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Bi-Weekly Sexual Freedom Newsletter
Wednesday, January 20, 2021

Top Stories This Week

1. Woodhull’s fight to protect sex workers; 
2. An explanation of Section 230;
3. Recent attacks on Internet freedom;
4. The new “War on Porn”;
5. The coup attempt at the Capitol; 
6. Private censorship; and
7. Sex resolutions for 2021. 


Section 230 of the Communications Decency Act and Woodhull’s Fight to Protect Sex Workers

In simple terms, 47 U.S.C. § 230, a provision of the Communications Decency Act, protects freedom of speech on the Internet. Under Section 230, online intermediaries that host speech are not legally responsible for the speech and actions of individuals on their platform. In so doing, Section 230 dis-incentivizes intermediaries from censoring content and promotes the First Amendment rights of Internet users. 

As we know, online freedom of speech is central to the lives and livelihoods of many people, including sex workers. That is why we filed a federal lawsuit against the U.S. District Court for the District of Columbia challenging the constitutionality of the Allow States and Victims to Fight Online Sex Trafficking Act of 2017 (“FOSTA”). And that is precisely why we firmly oppose repealing Section 230, an action which would further endanger sex workers.

To sign EveryLibrary’s petition to support Section 230, click here.

BLM Protest visual

(Electronic Frontier Foundation)

Section 230 of the Communications Decency Act (Electronic Frontier Foundation)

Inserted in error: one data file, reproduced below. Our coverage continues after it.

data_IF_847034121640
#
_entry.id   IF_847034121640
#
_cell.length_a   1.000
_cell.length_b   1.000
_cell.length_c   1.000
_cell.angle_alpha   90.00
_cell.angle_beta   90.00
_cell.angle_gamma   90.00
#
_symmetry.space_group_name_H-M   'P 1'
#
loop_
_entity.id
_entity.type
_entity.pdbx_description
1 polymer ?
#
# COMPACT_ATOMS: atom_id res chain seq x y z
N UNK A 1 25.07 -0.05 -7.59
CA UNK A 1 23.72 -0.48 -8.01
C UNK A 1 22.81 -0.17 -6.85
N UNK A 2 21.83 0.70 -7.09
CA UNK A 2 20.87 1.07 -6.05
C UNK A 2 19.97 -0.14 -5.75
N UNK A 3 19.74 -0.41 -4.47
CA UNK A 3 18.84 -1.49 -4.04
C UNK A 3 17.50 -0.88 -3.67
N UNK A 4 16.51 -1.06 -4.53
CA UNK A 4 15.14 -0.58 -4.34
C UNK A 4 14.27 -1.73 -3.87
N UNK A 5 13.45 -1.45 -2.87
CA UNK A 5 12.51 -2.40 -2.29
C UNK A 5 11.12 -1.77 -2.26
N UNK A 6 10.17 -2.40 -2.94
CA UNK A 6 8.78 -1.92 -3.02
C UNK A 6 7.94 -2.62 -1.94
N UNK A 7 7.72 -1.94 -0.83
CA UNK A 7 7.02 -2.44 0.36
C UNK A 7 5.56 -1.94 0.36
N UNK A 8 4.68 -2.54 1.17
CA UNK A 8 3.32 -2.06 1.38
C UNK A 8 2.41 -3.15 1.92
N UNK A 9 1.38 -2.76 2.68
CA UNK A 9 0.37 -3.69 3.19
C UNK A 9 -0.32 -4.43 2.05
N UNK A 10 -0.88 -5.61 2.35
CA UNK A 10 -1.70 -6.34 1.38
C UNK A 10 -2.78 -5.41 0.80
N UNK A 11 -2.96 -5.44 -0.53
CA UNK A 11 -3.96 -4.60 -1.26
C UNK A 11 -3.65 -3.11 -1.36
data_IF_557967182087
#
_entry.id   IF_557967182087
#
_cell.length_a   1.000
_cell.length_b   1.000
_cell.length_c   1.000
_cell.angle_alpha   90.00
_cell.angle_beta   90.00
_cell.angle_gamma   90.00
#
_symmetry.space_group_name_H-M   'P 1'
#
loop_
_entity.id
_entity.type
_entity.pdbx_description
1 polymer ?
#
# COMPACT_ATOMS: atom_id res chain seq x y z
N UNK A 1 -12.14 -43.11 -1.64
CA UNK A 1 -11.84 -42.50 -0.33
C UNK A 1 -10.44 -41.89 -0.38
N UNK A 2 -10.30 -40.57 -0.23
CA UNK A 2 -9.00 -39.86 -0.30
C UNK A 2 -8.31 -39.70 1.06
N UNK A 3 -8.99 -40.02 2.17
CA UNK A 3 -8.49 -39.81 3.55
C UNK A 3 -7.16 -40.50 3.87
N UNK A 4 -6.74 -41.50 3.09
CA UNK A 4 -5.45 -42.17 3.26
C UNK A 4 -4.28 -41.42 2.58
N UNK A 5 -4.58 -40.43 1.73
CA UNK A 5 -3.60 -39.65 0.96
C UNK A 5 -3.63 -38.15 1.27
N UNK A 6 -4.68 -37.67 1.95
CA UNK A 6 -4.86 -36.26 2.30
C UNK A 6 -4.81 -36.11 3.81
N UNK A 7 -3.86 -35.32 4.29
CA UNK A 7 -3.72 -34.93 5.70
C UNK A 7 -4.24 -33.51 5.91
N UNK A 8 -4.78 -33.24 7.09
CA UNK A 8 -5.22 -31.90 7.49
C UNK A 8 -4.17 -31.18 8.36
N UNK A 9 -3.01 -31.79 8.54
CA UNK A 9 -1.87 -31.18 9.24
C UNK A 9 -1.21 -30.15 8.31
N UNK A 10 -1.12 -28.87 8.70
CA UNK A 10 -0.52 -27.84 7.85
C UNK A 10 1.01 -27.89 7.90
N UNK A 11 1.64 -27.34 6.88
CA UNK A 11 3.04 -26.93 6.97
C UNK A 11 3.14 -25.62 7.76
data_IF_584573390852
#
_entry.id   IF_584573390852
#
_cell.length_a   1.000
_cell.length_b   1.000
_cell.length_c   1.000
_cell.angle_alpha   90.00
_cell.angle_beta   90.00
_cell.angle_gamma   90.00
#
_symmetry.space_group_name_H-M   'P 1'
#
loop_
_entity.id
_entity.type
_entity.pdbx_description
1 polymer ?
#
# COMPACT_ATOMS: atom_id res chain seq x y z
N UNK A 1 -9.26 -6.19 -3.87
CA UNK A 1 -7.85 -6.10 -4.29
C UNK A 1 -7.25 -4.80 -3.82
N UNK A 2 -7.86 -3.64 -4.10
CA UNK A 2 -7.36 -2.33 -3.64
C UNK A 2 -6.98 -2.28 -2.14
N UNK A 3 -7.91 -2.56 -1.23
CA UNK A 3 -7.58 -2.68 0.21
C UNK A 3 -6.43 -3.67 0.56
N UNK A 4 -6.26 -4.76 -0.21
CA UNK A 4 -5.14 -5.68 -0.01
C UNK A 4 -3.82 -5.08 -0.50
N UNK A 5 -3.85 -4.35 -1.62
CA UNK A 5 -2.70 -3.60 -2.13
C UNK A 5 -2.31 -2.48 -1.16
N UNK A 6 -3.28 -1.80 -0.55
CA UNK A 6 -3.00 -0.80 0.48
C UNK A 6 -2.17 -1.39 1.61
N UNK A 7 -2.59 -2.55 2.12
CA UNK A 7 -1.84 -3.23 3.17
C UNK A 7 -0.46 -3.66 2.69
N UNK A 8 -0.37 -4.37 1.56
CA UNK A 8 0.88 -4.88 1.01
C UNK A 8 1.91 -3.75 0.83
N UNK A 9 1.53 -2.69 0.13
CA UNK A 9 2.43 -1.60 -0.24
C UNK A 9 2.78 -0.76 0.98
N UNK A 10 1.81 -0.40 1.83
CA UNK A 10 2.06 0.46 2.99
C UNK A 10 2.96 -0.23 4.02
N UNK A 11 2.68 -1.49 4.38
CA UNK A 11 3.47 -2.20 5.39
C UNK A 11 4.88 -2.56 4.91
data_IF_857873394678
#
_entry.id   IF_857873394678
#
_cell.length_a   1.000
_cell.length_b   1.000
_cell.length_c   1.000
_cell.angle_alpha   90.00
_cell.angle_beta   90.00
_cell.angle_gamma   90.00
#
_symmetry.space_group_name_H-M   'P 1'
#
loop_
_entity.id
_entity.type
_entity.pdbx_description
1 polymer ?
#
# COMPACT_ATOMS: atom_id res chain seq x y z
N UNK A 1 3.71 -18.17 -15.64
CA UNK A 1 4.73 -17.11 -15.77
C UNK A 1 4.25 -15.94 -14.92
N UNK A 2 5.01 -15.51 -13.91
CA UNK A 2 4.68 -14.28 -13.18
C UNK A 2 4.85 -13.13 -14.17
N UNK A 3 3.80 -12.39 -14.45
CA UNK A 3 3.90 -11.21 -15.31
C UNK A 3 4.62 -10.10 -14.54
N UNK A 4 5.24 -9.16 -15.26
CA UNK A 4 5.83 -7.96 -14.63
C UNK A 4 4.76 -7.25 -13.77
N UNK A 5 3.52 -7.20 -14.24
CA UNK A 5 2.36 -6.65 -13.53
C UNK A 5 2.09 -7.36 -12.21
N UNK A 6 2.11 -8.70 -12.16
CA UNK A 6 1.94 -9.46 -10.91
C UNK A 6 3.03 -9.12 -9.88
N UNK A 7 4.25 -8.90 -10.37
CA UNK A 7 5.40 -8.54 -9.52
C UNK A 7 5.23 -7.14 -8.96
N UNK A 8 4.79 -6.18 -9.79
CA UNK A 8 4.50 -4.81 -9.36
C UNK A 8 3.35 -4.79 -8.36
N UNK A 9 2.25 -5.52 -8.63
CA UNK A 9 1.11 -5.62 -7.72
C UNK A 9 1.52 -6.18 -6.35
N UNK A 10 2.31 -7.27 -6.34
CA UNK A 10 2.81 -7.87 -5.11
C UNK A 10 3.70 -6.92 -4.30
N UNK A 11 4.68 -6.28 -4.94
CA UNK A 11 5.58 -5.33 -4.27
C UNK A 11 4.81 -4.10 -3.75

The Electronic Frontier Foundation highlights the importance of Section 230 of the Communications Decency Act: “Given the sheer size of user-generated websites (for example, Facebook alone has more than 1 billion users, and YouTube users upload 100 hours of video every minute), it would be infeasible for online intermediaries to prevent objectionable content from cropping up on their site. Rather than face potential liability for their users’ actions, most would likely not host any user content at all or would need to protect themselves by being actively engaged in censoring what we say, what we see, and what we do online. In short, CDA 230 is perhaps the most influential law to protect the kind of innovation that has allowed the Internet to thrive since 1996.” Read more.

Children doing virtual schoolwork

(Enes Evren:Getty Images)

Critics Warn Repeal of Section 230 “Would Be Devastating for Human Rights, Social Movements, and Marginalized People” (Common Dreams) 

Jessica Corbett writes about the dangers posed by repealing Section 230: “Digital rights advocates and sex workers are among those speaking out against GOP Senate Majority Leader Mitch McConnell's attempt to tie House-approved $2,000 coronavirus relief direct payments to repealing Section 230 of the Communications Decency Act [...] Sex workers who have faced the consequences of Congress amending Section 230 are also expressing concern about the impacts of its full repeal. In 2018, Trump signed the Stop Enabling Sex Traffickers Act (SESTA) and the Allow States and Victims to Fight Online Sex Trafficking Act (FOSTA). As Common Dreams has reported, sex workers say SESTA/FOSTA has made them less safe—an anticipated impact that they warned federal legislators about before the package became law.” Read more. 


Text message visual